Largely supportive, full-house crowds gathered to hear updates, ask questions and make comments at the Dumbarton Rail meetings in Fremont, Redwood City, and Menlo Park, with a variety of local and regional political leaders in the crowd.
Your blogger attended the Menlo Park meeting in person at the Onetta Harris Senior Center in Belle Haven, and got reports from people who attended the Redwood City and Fremont meetings. The presenters from SamTrans, and their private partners – Facebook and Plenary, working together under the name Cross Bay Transit Partners – gave the same talk, and responded to questions and comments from the audience.
Patterns emerged among the many questions and comments, similar to the earlier meeting in Newark:
Residents who live near the corridor expressed concerns about noise, and wanted clean, non-polluting trains. Winsome Bowen of Facebook responded to these questions saying saying that a technology has not yet been chosen, but they are looking for solutions that will be clean and environmentally friendly,
Corridor neighbors wanted the project to provide benefits for local residents, not only for longer-distance commuters. In North Fair Oaks (unincorporated San Mateo County next to Redwood City), several residents were interested in a local station, which was an option proposed in earlier studies. The Cross Bay partners said that they would consider a North Fair Oaks option. Local residents also brought up the idea of a station near the Friendly Acres/Marsh Manor neighborhood in Redwood City a couple of miles from Facebook.
A number of residents at the West Bay meetings supported the opportunity for a bike/pedestrian trail alongside the train tracks (similar to the trail in Marin and Sonoma Counties that being built alongside the SMART train).
In Fremont, similarly, residents of the Centerville area were interested in a station, an option that had been called out in earlier studies.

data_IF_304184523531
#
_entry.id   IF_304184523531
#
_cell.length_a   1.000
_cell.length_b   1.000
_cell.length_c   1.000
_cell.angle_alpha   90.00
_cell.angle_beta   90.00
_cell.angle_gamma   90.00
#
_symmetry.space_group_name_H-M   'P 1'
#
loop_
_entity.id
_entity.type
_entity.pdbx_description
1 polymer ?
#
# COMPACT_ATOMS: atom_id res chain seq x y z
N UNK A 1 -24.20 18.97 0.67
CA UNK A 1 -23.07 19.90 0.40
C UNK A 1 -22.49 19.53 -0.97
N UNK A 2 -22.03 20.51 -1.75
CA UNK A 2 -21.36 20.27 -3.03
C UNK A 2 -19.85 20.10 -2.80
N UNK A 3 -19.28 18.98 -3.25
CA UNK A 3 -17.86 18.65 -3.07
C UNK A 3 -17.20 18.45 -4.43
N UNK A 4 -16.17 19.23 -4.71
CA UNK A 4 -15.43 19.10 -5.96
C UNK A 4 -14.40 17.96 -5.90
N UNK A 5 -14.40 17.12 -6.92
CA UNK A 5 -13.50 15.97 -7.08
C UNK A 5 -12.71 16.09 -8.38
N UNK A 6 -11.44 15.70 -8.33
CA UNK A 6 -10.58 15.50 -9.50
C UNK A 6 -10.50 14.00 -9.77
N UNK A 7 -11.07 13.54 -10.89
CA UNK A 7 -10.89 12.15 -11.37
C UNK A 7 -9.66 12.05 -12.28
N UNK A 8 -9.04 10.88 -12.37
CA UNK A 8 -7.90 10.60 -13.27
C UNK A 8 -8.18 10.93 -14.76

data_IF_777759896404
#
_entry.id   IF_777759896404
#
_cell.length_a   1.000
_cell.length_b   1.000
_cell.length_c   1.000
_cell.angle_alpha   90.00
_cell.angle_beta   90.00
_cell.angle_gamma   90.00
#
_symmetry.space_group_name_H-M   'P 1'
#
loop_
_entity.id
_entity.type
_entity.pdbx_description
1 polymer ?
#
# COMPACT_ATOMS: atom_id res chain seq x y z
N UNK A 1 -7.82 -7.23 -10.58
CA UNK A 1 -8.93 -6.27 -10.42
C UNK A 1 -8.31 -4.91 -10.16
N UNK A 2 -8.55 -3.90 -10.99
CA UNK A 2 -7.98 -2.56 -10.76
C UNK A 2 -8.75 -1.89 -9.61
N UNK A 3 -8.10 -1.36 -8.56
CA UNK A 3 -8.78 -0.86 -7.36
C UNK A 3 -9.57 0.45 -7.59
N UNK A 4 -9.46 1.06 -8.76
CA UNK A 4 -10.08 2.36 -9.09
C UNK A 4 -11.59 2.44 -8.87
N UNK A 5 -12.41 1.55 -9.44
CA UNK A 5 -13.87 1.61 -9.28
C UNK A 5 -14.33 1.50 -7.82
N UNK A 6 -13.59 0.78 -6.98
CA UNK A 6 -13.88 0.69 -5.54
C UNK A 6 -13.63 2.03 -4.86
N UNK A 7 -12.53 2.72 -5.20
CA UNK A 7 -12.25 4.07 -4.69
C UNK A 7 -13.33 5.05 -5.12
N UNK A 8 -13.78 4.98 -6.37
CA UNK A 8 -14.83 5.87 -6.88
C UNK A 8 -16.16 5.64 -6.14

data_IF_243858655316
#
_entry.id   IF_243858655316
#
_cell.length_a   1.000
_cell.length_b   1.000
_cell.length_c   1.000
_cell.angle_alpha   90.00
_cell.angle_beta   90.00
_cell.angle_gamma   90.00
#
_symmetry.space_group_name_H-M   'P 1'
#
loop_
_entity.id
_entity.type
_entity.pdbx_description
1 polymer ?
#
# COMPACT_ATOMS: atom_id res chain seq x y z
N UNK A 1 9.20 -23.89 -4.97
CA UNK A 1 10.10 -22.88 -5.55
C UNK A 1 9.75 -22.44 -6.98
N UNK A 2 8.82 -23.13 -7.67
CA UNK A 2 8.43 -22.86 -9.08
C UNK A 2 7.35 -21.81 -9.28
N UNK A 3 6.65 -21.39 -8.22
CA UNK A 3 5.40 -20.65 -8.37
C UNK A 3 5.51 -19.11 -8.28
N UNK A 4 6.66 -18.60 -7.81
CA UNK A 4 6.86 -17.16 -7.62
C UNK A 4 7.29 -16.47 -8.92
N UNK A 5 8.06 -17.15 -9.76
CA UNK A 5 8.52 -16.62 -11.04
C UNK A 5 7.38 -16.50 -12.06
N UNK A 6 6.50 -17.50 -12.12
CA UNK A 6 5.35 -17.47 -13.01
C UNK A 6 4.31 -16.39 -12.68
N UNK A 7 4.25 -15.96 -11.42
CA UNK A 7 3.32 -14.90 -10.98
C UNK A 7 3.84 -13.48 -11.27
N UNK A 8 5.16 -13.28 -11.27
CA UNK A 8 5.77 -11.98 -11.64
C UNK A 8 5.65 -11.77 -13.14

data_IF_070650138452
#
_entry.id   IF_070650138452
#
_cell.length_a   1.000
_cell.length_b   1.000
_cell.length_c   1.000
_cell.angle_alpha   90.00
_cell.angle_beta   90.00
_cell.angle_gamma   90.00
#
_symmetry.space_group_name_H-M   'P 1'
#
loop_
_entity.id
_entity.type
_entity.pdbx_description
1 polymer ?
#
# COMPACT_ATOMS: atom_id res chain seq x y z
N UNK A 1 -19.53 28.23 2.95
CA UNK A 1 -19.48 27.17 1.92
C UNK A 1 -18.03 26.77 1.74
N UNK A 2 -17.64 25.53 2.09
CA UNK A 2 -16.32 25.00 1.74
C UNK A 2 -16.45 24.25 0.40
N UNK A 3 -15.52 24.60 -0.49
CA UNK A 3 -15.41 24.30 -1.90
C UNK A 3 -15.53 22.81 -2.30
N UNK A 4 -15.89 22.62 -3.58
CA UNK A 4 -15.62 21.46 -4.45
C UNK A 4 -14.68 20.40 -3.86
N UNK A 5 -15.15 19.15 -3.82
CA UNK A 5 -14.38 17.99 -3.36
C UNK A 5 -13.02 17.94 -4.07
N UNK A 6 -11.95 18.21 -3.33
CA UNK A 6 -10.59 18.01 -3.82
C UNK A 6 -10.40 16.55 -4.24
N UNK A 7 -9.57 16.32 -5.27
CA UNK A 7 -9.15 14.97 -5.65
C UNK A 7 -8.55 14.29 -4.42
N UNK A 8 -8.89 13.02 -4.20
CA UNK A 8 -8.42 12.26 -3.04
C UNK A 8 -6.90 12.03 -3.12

Along with interest in stations, attendees mentioned concerns about land use – residents from lower-income communities along the corridor expressed concerns about potential gentrification and displacement. Some East Bay residents spoke about wanting the rail service to help attract more jobs to the East Bay.
On the West Bay side of the corridor, the train tracks cross several roads that are heavily trafficked highway access routes: University and Willow, with about 60,000 cars per day, and Marsh which sees over 30,000 cars per day. Middlefield Road and 5th Avenue in North Fair Oaks see less car traffic but heavy pedestrian use, and at-grade crossings will pose a safety risk. Residents were concerned about the at-grade crossings and interested in potential grade separations.
Audience members raised questions about funding. Dale Bonner of Plenary Group said that to construct the system would require a budget number starting with a B, perhaps $1-3 Billion; the financial analysis will create an estimate.
At the Fremont meeting, the Crossbay partners answered questions about possible service levels – the consortium is aiming for ~10 minute frequency during peak hours and hourly during off peak hours.
Transit supporters were eager to see the system developed with good connections: on the East Bay side with BART, ACE and Capitol Corridor; on the West Bay side with Caltrain, and potential bus connections to cities were many transbay commuters work, including Palo Alto, Mountain View and Sunnyvale. The East Bay connections would require a deal with Union Pacific about access to right of way the freight railroad owns: the Crossbay partners said they are talking with Union Pacific.
A few commenters expressed interest in having the bay crossing built as tunnel, instead of rebuilding the bridge. Proponents argued that a tunnel would reduce sea level rise risks, reduce impacts to wildlife, and potentially avoid some of the at-grade street crossings. However, it would be a challenge to get the project to consider a tunnel, because the Plenary/Facebook public/private partnership has been chartered by SamTrans, owner of the right of way, to consider options for the right of way that SamTrans owns, and SamTrans doesnâ€™t own land that would be needed to dig a tunnel.